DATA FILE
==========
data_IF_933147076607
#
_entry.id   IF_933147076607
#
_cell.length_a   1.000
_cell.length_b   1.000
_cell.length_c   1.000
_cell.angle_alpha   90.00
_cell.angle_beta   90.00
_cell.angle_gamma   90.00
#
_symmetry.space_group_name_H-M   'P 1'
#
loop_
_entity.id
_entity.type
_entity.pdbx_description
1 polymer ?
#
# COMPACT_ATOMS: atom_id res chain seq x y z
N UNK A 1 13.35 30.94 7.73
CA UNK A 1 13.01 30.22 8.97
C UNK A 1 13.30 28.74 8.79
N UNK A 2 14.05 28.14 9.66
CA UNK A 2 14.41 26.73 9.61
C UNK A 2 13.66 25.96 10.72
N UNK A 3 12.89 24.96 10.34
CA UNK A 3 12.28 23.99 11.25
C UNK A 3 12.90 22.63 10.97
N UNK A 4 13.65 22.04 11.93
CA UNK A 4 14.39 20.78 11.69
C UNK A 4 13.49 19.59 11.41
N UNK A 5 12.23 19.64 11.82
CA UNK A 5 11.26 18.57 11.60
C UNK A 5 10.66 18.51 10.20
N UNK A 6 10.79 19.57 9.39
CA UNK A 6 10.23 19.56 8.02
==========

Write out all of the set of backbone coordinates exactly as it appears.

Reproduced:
data_IF_933147076607
#
_entry.id   IF_933147076607
#
_cell.length_a   1.000
_cell.length_b   1.000
_cell.length_c   1.000
_cell.angle_alpha   90.00
_cell.angle_beta   90.00
_cell.angle_gamma   90.00
#
_symmetry.space_group_name_H-M   'P 1'
#
loop_
_entity.id
_entity.type
_entity.pdbx_description
1 polymer ?
#
# COMPACT_ATOMS: atom_id res chain seq x y z
N UNK A 1 13.35 30.94 7.73
CA UNK A 1 13.01 30.22 8.97
C UNK A 1 13.30 28.74 8.79
N UNK A 2 14.05 28.14 9.66
CA UNK A 2 14.41 26.73 9.61
C UNK A 2 13.66 25.96 10.72
N UNK A 3 12.89 24.96 10.34
CA UNK A 3 12.28 23.99 11.25
C UNK A 3 12.90 22.63 10.97
N UNK A 4 13.65 22.04 11.93
CA UNK A 4 14.39 20.78 11.69
C UNK A 4 13.49 19.59 11.41
N UNK A 5 12.23 19.64 11.82
CA UNK A 5 11.26 18.57 11.60
C UNK A 5 10.66 18.51 10.20
N UNK A 6 10.79 19.57 9.39
CA UNK A 6 10.23 19.56 8.02